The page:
New York Times 'calls out' Tesla, explains how it got around the chip crisis

I wasn't expecting that

The New York Times, like the vast majority of traditional media outlets, tend to overemphasise what Tesla and Musk do, and they're very happy to badmouth both the company and the CEO whenever they can. However, in a weird turn of events, the Times actually praised Tesla for setting a new production record despite the ongoing chip crisis.

The Times noted that many legacy brands had to shut down factories due to the chip crisis and added that Tesla managed to keep its factories running and set a new record (for the company) with nearly 1 million vehicles sold. At this point, I was fully expecting the paper to claim Tesla had somehow done something sketchy or to figure out a way to badmouth it but instead, the article read: "Tesla [and potentially other young electric businesses] could threaten the dominance of giants like Ford, VW and GM sooner than most had thought [...] when Tesla couldn't get the chips it needed, it took ones that were available and rewrote the software that operated that to suit it needs. Other companies couldn't do it because they relied on third-party manufacturers for their softwares."

Hold on, there's more: "Cars are becoming increasingly more digital, defined by their software as much as their engines and transmissions. Many [legacy brands] are hiring engineers to write their own chips. Tesla was born in Silicon Valley and never outsourced their software. They write their own code."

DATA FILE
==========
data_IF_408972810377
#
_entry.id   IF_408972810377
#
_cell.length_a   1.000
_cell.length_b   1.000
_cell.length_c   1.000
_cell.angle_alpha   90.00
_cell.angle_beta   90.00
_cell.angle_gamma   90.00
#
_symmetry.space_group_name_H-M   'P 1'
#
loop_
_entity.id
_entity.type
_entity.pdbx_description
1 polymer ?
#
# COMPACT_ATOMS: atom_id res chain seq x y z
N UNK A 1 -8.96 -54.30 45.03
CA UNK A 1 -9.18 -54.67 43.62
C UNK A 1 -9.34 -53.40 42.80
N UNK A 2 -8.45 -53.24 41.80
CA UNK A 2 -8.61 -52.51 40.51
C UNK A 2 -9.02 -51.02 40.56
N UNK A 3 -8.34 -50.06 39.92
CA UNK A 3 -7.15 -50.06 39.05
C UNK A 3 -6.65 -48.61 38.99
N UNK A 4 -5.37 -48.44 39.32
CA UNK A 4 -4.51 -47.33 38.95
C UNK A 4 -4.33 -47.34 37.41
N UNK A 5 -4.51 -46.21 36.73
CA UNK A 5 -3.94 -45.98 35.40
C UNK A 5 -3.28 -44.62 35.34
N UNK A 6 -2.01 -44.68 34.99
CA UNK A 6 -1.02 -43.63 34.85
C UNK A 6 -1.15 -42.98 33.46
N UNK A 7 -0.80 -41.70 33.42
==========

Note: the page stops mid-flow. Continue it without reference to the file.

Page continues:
"Tesla ultimately has a big advantage here, and the only thing that could hold Tesla back would be potentially be quality control issues [ie, recalls]."

This is interesting. It means we may be witnessing an editorial shift in the way the media talks about Tesla. Generally speaking, any coverage of Tesla news is almost never neutral, mainly, I suspect, because of the way the CEO Elon Musk carries himself. Let's wait and see. What do you think is gonna happen with Tesla?

What's gonna happen to my content after February 1st? I'll keep writing about cars and watches on Flabbergasted, cryptocurrencies on bitcoinea and Publish0x. I also have five instagram accounts: personal, cars, watches, drinks news and crypto; as well as two (semi-active) YouTube channels (personal and cars). Thank you for your support on Drivetribe/Foodtribe, and thank you in advance should you choose to read my content elsewhere in the future.

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Comments (10)

  • Drinking coffee is a important coping skill.

      10 days ago
  • Though it might not feel like it, the chip shortage will eventually come to an end. Vehicle manufacturers will catch up. Preorders with Tesla, Rivian, Ford, and others show there are many who are interested in buying an electric truck. Time will tell how many of them turn into actual purchases. If anything, Tesla has dropped the ball by not getting the Cybertruck into production. They know first hand the advantages of being first to market. Their lack of focus or overconfidence (or arrogance) will cost them market share. I think Tesla will continue to be a major player in the BEV market but, as others enter the market, Tesla will not be able to keep its dominance.

      9 days ago
  • Tesla is affiliated with the US government. US government just forced TSMC to hand out their commercial secret. Plain and simple.

      9 days ago